The contact intensity was highest among school-aged children aged below 20 and decreased over age. Participants were more likely to contact their family members, schoolmates and workmates. Similarly, prolonged and frequent contacts, and contacts at home, school and work were more likely to involve physical contacts. The strongest age-assortativity was found among school-aged children and adolescents (Figs 5 and 6). We also found another strong area with higher contact intensity in adults aged 41 to 65 years old, which was also observed in Vietnam15 but absent in Japanese and European data4, 9. However, the contact intensity was reduced in this group after weighting was applied with propensity scores for modes of questionnaire, suggesting this might probably result from the higher use of paper questionnaires among this age group.

The comparison of data obtained from paper and online questionnaires was not part of our original study design. This post-hoc analysis was done because of the apparent difference observed in the number of reported contacts between the two modes. Nonetheless, our study is one of the few contact surveys to investigate both the determinants and outcomes of using paper vs online questionnaires in all age groups1, 2, 6. In our study, the choice of online questionnaire was significantly associated with age, education and income level, which was consistent with findings from a study about mixed-mode administration of questionnaires35. In contrast to the previous contact surveys1, 2, 6, participants using paper questionnaires in our study reported higher number of contacts and longer contact duration than online questionnaires, even after participant characteristics were considered. The only difference between paper and online questionnaires was the format of the contact diary: in the paper questionnaire, we provided 100 empty contact entries in a booklet; in the online questionnaire, the contact diary was a dynamic table where participants could add one entry whenever they clicked the “add contact” button.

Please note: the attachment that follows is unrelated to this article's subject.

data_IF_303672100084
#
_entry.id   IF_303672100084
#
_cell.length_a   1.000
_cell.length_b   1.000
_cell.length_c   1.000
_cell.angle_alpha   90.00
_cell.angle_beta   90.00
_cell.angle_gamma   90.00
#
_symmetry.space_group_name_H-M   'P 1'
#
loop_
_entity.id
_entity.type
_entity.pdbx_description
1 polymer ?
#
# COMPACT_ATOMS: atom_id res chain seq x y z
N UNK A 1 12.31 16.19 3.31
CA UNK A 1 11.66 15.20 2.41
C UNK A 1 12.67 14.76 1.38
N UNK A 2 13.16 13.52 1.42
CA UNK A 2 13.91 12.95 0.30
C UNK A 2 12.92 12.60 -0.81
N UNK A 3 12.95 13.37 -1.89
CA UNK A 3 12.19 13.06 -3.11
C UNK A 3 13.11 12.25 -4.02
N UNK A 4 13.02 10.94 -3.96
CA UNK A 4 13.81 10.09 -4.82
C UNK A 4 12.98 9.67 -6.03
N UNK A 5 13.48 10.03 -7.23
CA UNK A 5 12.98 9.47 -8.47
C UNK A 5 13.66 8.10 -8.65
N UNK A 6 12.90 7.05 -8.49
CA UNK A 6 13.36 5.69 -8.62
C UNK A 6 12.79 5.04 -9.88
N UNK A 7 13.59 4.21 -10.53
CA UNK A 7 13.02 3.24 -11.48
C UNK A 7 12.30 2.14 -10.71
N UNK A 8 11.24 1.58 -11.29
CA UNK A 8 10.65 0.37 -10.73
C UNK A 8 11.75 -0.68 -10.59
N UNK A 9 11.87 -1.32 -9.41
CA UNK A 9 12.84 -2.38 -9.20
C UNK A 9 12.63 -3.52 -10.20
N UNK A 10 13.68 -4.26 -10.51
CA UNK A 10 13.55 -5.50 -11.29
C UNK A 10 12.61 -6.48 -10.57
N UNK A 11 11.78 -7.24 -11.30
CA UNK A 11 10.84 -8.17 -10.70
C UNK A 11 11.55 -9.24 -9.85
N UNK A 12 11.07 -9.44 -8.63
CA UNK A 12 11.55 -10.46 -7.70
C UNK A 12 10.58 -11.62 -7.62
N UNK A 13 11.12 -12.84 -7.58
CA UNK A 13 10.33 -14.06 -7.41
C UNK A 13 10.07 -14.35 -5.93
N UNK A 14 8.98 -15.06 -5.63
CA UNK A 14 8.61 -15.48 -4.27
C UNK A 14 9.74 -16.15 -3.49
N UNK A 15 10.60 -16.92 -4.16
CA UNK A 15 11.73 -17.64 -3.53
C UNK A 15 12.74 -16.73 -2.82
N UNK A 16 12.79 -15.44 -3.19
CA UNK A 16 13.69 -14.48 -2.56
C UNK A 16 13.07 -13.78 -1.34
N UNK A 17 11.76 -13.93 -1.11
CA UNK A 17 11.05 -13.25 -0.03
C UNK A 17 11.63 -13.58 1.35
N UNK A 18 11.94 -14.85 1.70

It is unclear whether the format of the online questionnaire had discouraged participants from filling in their contacts. Limited literature has been published that directly compares paper and online contact surveys. In surveys conducted by both Beutels et al. and McCaw et al., participants were instructed to use both paper and online questionnaires simultaneously1 or alternatively in two consecutive weeks2. McCaw et al. conducted the comparison of questionnaire modes in a small social contact survey of 65 adult participants, and found that ascertainment using paper questionnaires was superior to the online questionnaires delivered using PDAs2. It is difficult to compare paper and online questionnaires in the two large population-wide contact surveys in UK and Japan: in the Japan study9, only those aged over 65 who did not live with younger household members used paper questionnaires; in the UK study6, the recruitment methods were different for the two modes, with paper questionnaires distributed to randomly selected households and online questionnaires available to anyone who was interested to participate. More investigation of questionnaire design and administration should be considered in the future contact survey studies, given with the rapidly growing use of online tools for data collection.